Remembering D-Day: My World War II Experiences in the Navy

Complimentary Story
By Clifford Reeves
Editor’s Note:  Clifford Reeves passed away April 6, 2015 at age 89.  The following memoirs were read during his funeral service, a poignant reminder of that “Greatest Generation” of American heroes.

   My military experience began at Great Lakes Naval Training Station, and went as follows...

   After being logged in and given a serial number that would be our permanent identification number, we were immediately sent to get our first haircut. The barbers were friendly and asked what kind of a cut we would like -- after they ran the clippers down the center of our heads.

   Next we were assembled in a large room where we were told to take off all our civilian clothes that we arrived in and put them in a box to send them home in. There we were, naked as a jay bird, when the commanding officer told us to line up for a physical, and I mean physical.
They checked places I didn’t even know I had.  After that we were issued our Navy uniforms. From our skivvies right on up to our Navy coat that was called a pea coat. I am still trying to figure out why they called it that. Later on when we were in combat, some got so scared they wet their pants but their pea coats stayed dry. They also gave us a large canvas bag that was called a seabag, to put our clothes in and a much smaller bar bag for our personal gear, such as soap, razor, tooth paste and so on. This they called a dittie bag.

   Later that same day we were assigned to our barracks and met the Chief Petty Officer that would transform us from land lubbers to seamen. The first thing he told us was to forget  our first names.  Everyone was called by their last name and  the title “Mr.” was a thing of the past for us, but when you talk to an officer you better remember to say “Mr.” to him or get ready to do extra duty. I know that we were still in the United States, but the language sure became foreign. 

   The Chief assigned us to bunks that were three high. When he called our names he would say “your bunk is on the starboard side” or “on the port side” of the building. Then he said to put our gear in the lockers that were along the bulkhead, “That’s ‘wall’ to you landlubbers.”  The doors became hatches, the ceiling was the overhead, the halls were companion ways. Don’t ask me why but the toilet area was called the “head.”

   I thought if I joined the Navy I would not have to march and do close order drills like the army -- makes sense doesn’t it?  Wrong!  We marched on the drill fields, we marched to the mess hall, we marched to the rifle range and where ever they wanted us to go.  I might add that many of the drills were in double time. I don’t know what the hurry was because we always had to stand and wait after arrival.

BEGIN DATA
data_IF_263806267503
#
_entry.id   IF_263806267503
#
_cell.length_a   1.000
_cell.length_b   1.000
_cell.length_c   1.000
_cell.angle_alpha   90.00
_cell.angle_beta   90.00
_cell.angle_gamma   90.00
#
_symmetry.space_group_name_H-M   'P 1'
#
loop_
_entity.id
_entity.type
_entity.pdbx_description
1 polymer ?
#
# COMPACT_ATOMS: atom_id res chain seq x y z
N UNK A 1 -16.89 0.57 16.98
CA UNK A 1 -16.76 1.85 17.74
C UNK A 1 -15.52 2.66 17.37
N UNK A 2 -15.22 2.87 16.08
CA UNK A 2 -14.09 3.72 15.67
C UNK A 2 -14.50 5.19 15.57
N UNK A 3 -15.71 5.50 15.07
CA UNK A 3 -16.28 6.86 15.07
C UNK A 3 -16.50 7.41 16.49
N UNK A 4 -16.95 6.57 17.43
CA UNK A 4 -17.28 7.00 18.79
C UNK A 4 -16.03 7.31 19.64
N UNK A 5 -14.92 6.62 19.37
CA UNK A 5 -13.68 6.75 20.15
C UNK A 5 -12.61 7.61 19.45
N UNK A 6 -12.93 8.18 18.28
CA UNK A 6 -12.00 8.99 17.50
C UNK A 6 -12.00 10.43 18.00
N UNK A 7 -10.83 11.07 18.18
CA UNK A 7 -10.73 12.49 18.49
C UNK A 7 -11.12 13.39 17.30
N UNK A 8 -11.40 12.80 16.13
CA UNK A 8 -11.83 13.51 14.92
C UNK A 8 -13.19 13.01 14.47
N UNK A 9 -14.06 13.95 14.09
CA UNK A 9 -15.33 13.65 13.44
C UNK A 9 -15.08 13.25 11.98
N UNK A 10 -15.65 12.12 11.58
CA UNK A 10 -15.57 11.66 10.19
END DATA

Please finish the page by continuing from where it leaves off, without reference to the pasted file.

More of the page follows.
Those of us who survived boot camp went on to serve in the regular Navy and were placed where ever the greatest need was at the time. I was sent to Norfolk, Virginia for combat training -- you know, climbing walls, running obstacle courses under fire, crawling on your stomach through a muddy field with miles of barbed wire everywhere. (Crawling under barbed wire really teaches you to stay low).

   Now we were ready to man the ships and go into combat. Since we were already in Norfolk, Virginia, which is one of the largest United States seaports in operation, you would think we would board a ship in that harbor, right? Wrong! What we boarded was a train that took us to Evansville, Indiana. Evansville, as it turned out, is right on the bank of the Ohio River. Our government felt that in case of an enemy attack, it would be safer to build some of our ships inland, and since all of our landing crafts had flat bottoms instead of V shaped keels like the rest of the ships, we were able to navigate down the Ohio river to where it joins the Mississippi river, then all the way down the mighty Mississip to New Orleans and the Gulf of Mexico. 

   To keep the ship light so we could float down the rather shallow rivers, we waited until we went to Pensacola, Florida to install to install our mast and armament.

   The ship that I was on is called an LST. LST is short for Landing Ship Tank.  After the gun turrets were installed and we took on tons of ammo and supplies, we got underway for Norfolk, Virginia again, where we loaded our food and fresh water for our trip across the Atlantic. The tank deck was fully loaded with half-tracks, tanks, trucks and military hardware. The  last piece of equipment that was loaded was an LCT, “Landing Craft Tank.” 

   Not only were we carrying an LCT, on the deck, on our Davits we carried small boats known as LCVPs, “Landing Craft Vehicle & Personnel.” The LCVP was our ship-to-shore transportation as well as a vehicle to transport troops to the beaches. Each LCVP could accommodate 50 troops as well as the crew of three.

   At last we were underway to help defend our loved ones and the home of the brave and free. After our trip down the rivers to the gulf and around the tip of Florida to Norfolk, Virginia we felt like we were seasoned seamen by now, right? Wrong! 

   There is no word in the dictionary to say just how sick you can get when your ship starts to rock from side to side while the bow of the ship rises and falls with the swells of the mighty Atlantic Ocean.  I think the ocean became much higher as our crew leaned over the side and tossed up our last meals.  I was never so sick in my life. Naturally when everyone is that sick, the commanding officer lets you hit the sack until you get well, right? Wrong!  Guess what happened next!  We were told to get a pail and carry it with us so we would not make a mess on the deck.  I think I nearly died two or three times that day, but to my surprise, I got well and that was the last time I was seasick. Some of my buddies weren’t so lucky.  Every time we were in a storm and experienced high seas, they would get sick all over again.  Some put their name on their pail and kept it handy.